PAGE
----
About a week ago, just as I was finalizing this print, I visited the Rubin Museum of Art which specializes in art from the Himalayas and I noticed this descriptive text about a class of Tantric Buddhist deities who are shown as wrathful:
One of these kinds [of deities] includes enlightened beings that assume fierce appearances to remove obstacles or perform other protective functions. Though they may look like demons, these deities are said to be wrathful manifestations of wisdom and method.
When I first proofed the shapes that resulted from superimposing seven stills from a video of a molotov cocktail exploding against a wall, I noticed that they resembled some kind of a cartoon monster. That monster likeness plus my musings on fire and anger combined in my mind with this text and so I decided to mimic the flaming hair and "aura" that I had seen on the wrathful deities at the museum for one last layer.

Detail of the Tantric Buddhist inspired flames.
Black Hayagriva from the Rubin Museum

06 November 2017


In my experience, anger is one of the best reasons to do spiritual practices. By spiritual practices, I mean meditation, contemplation, attention to the present moment, lovingkindness, mantra repetition, prayer, and other techniques and tools for focusing the mind and emotions. Last week, Uma Thurmond was asked about recent allegations of sexual harassment and abuse by Harvey Weinstein and others in Hollywood, and her answer was a brilliant display of working with active anger.

I started this series of images about fire in light of my own anger after the election of Donald Trump almost one year ago today. Anger is compared to fire in our language for good reason—although useful, both anger and fire can easily grow out of control and become overwhelmingly destructive. Anger also spreads like wildfire. I believe that anger is the most contagious of all the emotions. Observe what happens in a room when an angry person walks in, or how quickly a small incident on the road can escalate into a full-blown physical confrontation. If you want to offer something of service to the world, learning to manage your own anger is a great beginning.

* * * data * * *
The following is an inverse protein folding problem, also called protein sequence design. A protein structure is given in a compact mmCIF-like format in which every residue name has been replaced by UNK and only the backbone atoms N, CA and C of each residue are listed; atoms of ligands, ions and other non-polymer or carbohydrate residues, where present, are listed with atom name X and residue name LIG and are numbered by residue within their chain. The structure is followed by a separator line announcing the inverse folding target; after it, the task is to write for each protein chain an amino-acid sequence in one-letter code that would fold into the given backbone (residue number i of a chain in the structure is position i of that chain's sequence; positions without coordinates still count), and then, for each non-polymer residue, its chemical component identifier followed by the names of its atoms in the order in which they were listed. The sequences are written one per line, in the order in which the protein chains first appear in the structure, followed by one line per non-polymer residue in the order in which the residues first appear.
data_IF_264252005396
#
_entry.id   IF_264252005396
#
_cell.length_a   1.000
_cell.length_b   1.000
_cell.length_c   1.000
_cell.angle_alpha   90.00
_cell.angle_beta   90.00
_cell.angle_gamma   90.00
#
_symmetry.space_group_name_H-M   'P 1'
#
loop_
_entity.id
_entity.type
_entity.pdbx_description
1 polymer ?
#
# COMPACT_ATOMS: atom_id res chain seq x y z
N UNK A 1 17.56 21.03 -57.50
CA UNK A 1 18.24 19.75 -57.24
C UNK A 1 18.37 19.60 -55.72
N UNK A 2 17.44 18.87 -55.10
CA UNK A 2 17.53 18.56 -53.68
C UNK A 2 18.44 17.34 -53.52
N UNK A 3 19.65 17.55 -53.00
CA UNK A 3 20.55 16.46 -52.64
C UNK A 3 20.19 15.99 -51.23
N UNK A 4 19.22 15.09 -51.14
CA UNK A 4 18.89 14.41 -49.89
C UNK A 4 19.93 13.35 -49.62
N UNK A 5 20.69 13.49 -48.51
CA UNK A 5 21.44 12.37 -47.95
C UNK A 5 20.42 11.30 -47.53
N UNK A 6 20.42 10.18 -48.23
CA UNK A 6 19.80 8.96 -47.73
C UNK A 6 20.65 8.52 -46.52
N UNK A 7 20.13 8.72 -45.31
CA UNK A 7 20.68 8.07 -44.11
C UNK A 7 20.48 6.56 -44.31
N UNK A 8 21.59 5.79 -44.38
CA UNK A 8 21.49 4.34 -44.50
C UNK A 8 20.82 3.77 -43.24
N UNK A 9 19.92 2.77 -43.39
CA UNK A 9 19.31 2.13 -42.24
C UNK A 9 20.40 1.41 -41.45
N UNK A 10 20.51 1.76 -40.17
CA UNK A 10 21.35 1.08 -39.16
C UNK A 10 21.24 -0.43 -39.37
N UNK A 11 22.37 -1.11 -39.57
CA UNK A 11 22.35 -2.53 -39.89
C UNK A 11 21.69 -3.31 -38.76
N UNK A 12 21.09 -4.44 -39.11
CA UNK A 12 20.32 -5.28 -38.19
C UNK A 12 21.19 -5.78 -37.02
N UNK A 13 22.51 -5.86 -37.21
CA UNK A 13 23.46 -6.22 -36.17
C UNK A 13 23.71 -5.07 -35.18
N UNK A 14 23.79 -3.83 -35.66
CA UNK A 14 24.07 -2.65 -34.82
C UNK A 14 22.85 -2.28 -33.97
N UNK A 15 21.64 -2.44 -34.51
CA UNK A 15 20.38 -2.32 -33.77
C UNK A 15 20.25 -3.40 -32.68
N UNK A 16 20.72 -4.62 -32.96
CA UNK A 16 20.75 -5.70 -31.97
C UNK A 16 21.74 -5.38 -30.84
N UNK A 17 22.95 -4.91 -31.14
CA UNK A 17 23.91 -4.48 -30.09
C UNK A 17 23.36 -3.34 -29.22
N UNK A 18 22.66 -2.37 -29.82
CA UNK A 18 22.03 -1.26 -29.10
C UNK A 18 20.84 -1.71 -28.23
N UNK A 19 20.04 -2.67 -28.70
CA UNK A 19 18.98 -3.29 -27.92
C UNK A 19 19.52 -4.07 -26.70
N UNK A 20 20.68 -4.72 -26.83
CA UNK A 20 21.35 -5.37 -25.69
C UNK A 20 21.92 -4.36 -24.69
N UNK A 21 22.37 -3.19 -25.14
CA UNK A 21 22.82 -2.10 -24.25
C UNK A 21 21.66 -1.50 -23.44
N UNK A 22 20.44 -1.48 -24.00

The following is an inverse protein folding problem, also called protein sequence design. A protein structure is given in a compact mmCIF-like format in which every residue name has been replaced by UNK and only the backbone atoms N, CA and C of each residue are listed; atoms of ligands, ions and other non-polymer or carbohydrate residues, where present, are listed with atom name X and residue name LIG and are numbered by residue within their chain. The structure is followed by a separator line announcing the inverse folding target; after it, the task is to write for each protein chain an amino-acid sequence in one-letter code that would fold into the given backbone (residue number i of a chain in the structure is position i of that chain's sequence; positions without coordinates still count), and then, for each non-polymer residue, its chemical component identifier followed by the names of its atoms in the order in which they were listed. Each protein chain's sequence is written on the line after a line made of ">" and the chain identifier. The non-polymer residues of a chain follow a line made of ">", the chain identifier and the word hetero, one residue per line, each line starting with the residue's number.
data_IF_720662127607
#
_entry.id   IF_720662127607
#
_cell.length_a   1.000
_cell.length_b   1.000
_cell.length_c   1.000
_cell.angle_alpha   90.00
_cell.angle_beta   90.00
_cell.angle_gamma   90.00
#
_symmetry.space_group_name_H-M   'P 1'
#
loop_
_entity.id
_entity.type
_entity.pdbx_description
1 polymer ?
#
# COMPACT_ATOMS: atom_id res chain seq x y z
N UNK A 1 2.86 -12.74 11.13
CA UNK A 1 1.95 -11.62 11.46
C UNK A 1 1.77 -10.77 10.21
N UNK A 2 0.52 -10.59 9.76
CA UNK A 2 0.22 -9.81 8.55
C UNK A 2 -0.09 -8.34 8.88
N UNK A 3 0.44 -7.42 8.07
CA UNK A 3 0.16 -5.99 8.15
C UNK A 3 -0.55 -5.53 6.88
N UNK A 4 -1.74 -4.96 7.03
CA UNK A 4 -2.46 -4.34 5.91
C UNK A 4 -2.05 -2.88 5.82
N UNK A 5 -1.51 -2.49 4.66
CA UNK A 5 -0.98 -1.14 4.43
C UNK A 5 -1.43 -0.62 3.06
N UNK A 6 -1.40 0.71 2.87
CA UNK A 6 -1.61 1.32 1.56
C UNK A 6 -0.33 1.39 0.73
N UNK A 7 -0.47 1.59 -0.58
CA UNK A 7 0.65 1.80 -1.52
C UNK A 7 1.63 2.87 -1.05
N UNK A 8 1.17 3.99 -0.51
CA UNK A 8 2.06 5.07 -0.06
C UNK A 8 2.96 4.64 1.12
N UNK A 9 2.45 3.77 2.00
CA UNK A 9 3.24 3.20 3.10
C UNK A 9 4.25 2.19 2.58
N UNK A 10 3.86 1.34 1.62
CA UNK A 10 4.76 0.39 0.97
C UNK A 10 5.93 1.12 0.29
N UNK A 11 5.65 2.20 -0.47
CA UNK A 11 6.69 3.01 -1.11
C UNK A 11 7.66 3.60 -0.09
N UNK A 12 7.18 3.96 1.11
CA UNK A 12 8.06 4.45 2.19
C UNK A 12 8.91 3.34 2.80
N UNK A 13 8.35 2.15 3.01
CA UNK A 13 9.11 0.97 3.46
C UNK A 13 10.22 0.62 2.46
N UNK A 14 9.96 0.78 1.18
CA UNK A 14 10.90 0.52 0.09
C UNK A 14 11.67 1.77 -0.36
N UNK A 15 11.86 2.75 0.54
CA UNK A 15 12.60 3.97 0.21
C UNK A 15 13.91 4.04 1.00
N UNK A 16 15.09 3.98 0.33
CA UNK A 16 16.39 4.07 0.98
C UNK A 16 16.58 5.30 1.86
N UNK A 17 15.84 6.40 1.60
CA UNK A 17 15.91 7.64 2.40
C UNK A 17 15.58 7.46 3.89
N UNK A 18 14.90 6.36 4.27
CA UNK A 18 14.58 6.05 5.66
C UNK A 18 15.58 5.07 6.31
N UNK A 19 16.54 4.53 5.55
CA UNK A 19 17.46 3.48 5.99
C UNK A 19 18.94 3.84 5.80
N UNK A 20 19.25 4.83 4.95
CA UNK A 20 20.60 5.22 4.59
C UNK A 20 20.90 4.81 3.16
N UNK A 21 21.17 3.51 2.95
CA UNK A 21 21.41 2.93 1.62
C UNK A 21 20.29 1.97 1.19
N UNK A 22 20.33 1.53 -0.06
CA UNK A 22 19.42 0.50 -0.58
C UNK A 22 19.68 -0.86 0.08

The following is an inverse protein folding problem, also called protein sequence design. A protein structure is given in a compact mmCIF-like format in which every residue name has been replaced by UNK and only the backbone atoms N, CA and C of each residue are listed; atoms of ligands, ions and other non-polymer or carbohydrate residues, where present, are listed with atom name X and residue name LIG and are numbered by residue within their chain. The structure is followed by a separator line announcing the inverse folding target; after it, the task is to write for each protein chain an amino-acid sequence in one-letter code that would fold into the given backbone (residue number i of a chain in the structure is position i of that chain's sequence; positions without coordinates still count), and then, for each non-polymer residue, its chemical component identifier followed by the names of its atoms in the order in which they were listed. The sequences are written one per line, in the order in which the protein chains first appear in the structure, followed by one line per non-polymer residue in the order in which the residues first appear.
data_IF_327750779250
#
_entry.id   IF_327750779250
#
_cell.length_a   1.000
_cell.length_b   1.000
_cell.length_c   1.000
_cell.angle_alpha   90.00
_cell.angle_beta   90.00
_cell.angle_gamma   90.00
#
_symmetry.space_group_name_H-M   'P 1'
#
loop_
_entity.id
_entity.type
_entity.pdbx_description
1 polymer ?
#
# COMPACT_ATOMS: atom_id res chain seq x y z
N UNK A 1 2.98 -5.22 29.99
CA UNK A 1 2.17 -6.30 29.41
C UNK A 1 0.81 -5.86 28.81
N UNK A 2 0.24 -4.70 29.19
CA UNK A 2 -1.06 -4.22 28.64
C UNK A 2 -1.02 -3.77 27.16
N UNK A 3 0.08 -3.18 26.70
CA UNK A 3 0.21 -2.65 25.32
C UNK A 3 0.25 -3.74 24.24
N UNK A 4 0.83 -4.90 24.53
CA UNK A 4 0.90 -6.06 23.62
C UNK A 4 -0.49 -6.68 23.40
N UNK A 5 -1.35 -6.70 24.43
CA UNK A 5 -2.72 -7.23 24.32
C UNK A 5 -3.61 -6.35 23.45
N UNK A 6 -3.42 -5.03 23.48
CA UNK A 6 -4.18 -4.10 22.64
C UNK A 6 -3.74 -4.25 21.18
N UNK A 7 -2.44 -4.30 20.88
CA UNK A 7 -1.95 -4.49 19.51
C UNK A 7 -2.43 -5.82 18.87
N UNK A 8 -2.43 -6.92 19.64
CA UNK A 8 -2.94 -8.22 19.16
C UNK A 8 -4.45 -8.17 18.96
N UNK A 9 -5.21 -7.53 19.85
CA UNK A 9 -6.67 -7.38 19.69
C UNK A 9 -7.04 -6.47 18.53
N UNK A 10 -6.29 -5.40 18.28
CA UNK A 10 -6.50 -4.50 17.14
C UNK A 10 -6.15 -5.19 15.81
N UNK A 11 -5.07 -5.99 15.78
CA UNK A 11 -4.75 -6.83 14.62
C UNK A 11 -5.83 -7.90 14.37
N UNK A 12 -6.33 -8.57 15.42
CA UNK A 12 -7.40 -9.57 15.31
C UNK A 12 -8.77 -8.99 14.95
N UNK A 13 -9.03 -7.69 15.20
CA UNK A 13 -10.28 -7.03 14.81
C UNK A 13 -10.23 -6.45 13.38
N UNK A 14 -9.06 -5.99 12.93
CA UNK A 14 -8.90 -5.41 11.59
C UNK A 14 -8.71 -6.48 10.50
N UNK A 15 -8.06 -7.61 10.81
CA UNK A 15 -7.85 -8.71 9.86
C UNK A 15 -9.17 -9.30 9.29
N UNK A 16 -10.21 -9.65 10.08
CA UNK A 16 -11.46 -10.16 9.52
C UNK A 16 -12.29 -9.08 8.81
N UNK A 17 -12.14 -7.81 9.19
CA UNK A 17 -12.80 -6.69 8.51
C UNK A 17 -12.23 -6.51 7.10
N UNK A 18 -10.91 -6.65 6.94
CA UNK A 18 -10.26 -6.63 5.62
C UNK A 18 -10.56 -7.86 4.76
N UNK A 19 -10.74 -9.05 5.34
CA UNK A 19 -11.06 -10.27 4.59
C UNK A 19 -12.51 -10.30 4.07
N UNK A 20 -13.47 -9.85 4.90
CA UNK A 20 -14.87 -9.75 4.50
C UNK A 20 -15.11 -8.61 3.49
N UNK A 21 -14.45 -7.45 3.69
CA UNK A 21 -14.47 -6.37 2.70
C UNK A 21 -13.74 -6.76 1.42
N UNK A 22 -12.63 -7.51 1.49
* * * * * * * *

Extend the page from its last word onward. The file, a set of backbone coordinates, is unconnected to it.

I’ve spent a lot of this year learning to be responsible about my anger. I don’t think I’ve ever felt this much intense and sustained anger before. Yes, I’ve felt bursts of anger, and even simmering resentments that have lasted for long-ish periods, but never sustained white-hot undiminishing rage like I’ve felt this year. It’s nasty and I don’t like it, but it’s here so I’m trying to learn to handle it and to use the energy for something creative rather than destructive. As we’ve seen this year, watching the white house wrecking crew, it’s much easier to destroy than to create.

This next print is based on eight still frames from a video of someone throwing a molotov cocktail at a wall. Here are the first few color passes.

Two passes here. First a full uncarved block printed with yellow, with a patch wiped away to show the white of the paper, and then an orange on top, with a bit of blotting in the hopes that it will soften the flow of one color to another in the final result.
A third layer, a more orange red. Again you can see the blotting I'm doing before I print so that the sharp carved lines between the colors will be less distinct.
Layer four, with a wash of what is actually a red oxide tone. The blotting is doing what I wanted it to do—hooray!

27 October 2017


Watercolor woodblock (moku hanga)
17 x 11 inches (43 x 28 cm)
Made from 5 blocks, 7 hand-rubbed applications of color
Edition of 10 on Yukimi paper
Shapes derived from four video stills of a bonfire.

I've been working on these prints for almost a year now. After the 2016 election I was so upset and thrown off my game that I could barely tear myself away from the news cycle and drag myself into the studio. When I finally got going again, it was images of fire that matched my inner felt sense* (see below for definition).